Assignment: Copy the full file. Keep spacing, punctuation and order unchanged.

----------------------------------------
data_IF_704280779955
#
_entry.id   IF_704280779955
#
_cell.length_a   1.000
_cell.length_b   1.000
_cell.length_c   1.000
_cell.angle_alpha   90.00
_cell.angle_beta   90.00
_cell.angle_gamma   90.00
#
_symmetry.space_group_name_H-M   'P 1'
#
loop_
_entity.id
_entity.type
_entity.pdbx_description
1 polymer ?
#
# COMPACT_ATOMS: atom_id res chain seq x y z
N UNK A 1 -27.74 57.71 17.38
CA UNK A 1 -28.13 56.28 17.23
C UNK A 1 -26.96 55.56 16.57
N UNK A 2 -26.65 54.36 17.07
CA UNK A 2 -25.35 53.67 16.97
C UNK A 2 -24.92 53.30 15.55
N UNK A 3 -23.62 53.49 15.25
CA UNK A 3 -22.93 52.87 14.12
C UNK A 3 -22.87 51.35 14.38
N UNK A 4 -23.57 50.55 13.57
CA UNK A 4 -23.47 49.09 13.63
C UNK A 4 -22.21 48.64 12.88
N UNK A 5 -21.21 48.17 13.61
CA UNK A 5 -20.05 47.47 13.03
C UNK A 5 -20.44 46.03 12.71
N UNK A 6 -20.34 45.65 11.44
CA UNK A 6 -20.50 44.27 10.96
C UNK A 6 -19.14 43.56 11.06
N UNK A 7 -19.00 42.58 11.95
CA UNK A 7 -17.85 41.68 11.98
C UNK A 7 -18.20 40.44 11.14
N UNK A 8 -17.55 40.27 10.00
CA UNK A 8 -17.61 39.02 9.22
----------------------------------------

data_IF_704280779955
#
_entry.id   IF_704280779955
#
_cell.length_a   1.000
_cell.length_b   1.000
_cell.length_c   1.000
_cell.angle_alpha   90.00
_cell.angle_beta   90.00
_cell.angle_gamma   90.00
#
_symmetry.space_group_name_H-M   'P 1'
#
loop_
_entity.id
_entity.type
_entity.pdbx_description
1 polymer ?
#
# COMPACT_ATOMS: atom_id res chain seq x y z
N UNK A 1 -27.74 57.71 17.38
CA UNK A 1 -28.13 56.28 17.23
C UNK A 1 -26.96 55.56 16.57
N UNK A 2 -26.65 54.36 17.07
CA UNK A 2 -25.35 53.67 16.97
C UNK A 2 -24.92 53.30 15.55
N UNK A 3 -23.62 53.49 15.25
CA UNK A 3 -22.93 52.87 14.12
C UNK A 3 -22.87 51.35 14.38
N UNK A 4 -23.57 50.55 13.57
CA UNK A 4 -23.47 49.09 13.63
C UNK A 4 -22.21 48.64 12.88
N UNK A 5 -21.21 48.17 13.61
CA UNK A 5 -20.05 47.47 13.03
C UNK A 5 -20.44 46.03 12.71
N UNK A 6 -20.34 45.65 11.44
CA UNK A 6 -20.50 44.27 10.96
C UNK A 6 -19.14 43.56 11.06
N UNK A 7 -19.00 42.58 11.95
CA UNK A 7 -17.85 41.68 11.98
C UNK A 7 -18.20 40.44 11.14
N UNK A 8 -17.55 40.27 10.00
CA UNK A 8 -17.61 39.02 9.22